Admittedly, the Ravens' eschewing of the O-line in the first round became easier to swallow when they selected gargantuan guard Ben Cleveland in the third round. It isn't guaranteed that he'll start right away, but I'm guessing the organization believes he is a cut above the young interior O-linemen already on the roster. If so, Cleveland's addition crystallizes a viable plan for the O-line in 2021. Ronnie Stanley is the left tackle provided he recovers from the ankle injury that ended his 2020 season. Kevin Zeitler, the Ravens' top free-agent signing, is the right guard. If Cleveland (or another young lineman) is at left guard, Bradley Bozeman can move over a step and become the starter at center, the position he played at Alabama and, it so happens, a position the Ravens would love to upgrade and solidify. That leaves right tackle, where a hole exists after Brown's departure. But the Ravens have Tyre Phillips, a third-round pick just a year ago, and they also reportedly are in touch with several veteran free agents, including Alejandro Villanueva, the Steelers' starting left tackle since 2015. Baltimore might need to draft a tackle in 2022 but there's no problem finding a short-term fix.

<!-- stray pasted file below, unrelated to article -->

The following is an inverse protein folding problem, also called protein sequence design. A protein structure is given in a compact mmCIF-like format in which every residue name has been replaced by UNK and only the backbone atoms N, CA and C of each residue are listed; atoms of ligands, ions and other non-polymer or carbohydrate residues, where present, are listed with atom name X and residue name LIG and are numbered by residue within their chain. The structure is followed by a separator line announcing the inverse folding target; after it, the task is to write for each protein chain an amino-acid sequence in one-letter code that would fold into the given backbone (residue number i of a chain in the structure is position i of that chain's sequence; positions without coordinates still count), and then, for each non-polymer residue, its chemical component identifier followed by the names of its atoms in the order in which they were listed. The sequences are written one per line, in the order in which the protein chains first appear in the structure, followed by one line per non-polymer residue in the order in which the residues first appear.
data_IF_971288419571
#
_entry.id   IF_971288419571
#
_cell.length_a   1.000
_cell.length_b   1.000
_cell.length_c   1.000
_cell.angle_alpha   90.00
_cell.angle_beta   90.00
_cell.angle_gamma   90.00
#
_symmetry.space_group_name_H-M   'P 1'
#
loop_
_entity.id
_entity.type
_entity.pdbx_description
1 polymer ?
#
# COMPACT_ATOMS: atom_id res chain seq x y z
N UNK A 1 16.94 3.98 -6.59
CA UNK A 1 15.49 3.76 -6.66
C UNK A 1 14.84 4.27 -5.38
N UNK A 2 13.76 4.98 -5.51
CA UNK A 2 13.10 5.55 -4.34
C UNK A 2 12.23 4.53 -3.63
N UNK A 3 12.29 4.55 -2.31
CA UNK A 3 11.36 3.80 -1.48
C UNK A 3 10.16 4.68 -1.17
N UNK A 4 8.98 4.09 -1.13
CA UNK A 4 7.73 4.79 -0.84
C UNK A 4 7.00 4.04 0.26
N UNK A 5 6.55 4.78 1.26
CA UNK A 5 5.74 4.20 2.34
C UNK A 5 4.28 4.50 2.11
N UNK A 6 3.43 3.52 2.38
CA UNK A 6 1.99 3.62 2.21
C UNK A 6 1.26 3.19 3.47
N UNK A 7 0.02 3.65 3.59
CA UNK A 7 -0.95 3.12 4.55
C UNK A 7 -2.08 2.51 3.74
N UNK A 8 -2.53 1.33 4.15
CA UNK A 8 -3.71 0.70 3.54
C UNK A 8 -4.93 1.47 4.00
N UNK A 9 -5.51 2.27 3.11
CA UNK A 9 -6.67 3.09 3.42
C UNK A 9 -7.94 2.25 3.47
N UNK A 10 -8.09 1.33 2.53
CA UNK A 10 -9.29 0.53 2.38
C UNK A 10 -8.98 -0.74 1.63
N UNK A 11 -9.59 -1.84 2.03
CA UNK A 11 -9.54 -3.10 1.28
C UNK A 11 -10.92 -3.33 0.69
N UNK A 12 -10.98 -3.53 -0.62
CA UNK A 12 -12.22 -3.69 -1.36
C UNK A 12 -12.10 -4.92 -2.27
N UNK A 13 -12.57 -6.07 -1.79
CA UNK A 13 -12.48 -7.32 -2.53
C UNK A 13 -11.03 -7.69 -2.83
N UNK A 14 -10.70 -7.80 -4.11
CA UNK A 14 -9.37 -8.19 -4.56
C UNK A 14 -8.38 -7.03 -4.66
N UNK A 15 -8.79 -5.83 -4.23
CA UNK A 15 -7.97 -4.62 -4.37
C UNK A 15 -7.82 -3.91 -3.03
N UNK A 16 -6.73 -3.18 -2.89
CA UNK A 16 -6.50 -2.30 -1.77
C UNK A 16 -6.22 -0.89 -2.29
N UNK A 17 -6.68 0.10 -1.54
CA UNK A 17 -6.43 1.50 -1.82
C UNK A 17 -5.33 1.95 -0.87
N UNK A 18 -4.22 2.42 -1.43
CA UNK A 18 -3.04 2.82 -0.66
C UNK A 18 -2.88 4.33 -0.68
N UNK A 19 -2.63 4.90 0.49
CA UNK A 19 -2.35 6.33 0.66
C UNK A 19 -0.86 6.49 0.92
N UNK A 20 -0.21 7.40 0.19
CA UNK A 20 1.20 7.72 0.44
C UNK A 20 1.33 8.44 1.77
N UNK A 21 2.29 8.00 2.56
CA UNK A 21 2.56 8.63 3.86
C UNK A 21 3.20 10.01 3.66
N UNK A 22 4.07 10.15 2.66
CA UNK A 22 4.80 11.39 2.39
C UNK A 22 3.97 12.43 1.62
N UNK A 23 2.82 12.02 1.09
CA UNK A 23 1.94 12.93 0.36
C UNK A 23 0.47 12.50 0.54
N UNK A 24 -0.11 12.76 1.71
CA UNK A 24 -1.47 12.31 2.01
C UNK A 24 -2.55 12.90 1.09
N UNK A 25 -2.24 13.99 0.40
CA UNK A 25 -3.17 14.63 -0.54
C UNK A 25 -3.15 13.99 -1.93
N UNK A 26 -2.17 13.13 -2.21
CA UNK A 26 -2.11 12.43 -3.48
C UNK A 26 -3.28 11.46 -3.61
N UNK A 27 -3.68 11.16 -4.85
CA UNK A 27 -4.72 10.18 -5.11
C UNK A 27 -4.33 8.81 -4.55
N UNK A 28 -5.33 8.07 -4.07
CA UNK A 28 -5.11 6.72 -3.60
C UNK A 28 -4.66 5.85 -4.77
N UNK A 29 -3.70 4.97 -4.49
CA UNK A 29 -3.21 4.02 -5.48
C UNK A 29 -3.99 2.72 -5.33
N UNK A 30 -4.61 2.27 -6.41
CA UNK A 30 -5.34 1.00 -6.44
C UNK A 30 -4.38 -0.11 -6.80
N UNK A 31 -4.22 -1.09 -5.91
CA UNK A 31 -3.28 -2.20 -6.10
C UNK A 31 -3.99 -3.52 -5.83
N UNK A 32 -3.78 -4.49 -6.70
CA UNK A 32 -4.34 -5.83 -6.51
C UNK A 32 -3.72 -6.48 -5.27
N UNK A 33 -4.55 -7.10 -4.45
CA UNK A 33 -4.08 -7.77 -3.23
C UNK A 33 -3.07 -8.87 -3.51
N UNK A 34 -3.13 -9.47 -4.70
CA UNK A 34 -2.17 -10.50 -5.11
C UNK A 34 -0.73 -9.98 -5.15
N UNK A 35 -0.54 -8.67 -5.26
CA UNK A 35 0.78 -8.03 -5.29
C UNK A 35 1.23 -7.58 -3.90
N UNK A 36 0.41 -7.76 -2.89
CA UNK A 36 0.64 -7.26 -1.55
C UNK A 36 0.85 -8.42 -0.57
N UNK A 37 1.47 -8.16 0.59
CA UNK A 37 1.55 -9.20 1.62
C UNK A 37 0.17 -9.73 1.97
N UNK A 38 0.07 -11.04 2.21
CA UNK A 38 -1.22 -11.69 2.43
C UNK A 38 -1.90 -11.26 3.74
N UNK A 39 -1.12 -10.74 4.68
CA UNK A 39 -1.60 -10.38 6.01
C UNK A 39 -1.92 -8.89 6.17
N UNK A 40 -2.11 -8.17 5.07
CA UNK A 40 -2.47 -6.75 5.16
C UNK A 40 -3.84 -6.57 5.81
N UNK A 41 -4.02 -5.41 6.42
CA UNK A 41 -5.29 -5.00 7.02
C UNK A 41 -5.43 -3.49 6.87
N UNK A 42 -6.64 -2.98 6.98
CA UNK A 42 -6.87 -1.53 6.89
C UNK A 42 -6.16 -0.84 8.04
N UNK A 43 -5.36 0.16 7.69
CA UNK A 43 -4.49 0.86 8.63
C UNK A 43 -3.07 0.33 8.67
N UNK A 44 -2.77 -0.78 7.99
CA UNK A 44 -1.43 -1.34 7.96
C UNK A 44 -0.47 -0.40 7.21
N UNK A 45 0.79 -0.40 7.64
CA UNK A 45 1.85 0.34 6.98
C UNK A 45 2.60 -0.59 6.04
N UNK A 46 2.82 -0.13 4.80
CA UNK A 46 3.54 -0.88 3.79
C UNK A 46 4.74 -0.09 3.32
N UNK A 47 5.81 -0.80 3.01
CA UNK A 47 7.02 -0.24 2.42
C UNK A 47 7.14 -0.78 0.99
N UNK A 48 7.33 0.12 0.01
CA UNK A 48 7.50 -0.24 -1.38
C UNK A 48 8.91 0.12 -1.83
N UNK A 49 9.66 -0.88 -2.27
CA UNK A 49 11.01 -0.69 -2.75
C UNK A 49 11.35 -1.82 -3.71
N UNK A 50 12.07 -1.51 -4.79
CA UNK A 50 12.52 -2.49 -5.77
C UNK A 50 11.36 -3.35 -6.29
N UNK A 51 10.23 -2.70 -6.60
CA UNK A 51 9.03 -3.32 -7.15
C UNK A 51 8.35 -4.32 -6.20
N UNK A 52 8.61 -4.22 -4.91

I'm not sure the Ravens drafted a 2021 starter for Defensive Coordinator Wink Martindale even though they invested first-round and third-round picks in his unit. But honestly, outside linebacker was the only position on that side of the ball where a starting job possibly was up for grabs, and even that is unlikely given the re-signing of Tyus Bowser and the likely signing (in my mind) of a veteran pass rusher next week. But I'm sure Martindale isn't complaining about the front office's use of high picks on edge defender Odafe Oweh and defensive back Brandon Stephens. With both players, the Ravens prioritized explosive athleticism, versatility and potential over college productivity and plug-and-play skills. Oweh has only played football for five years and didn't register a sack in 2020. Stephens has only played defensive back for two years (after converting from running back) and registered just one interception in 2020. Those numbers and narratives probably scared off some teams, but the Ravens went with what they saw on tape and at their pro days. Oweh isn't just a pass rusher; he sets an edge against the run and has the speed to drop into pass coverage. Stephens played cornerback at SMU, but has the range to become a safety here. They're unconventional prospects who could develop into starters. Since when was Martindale's defense conventional?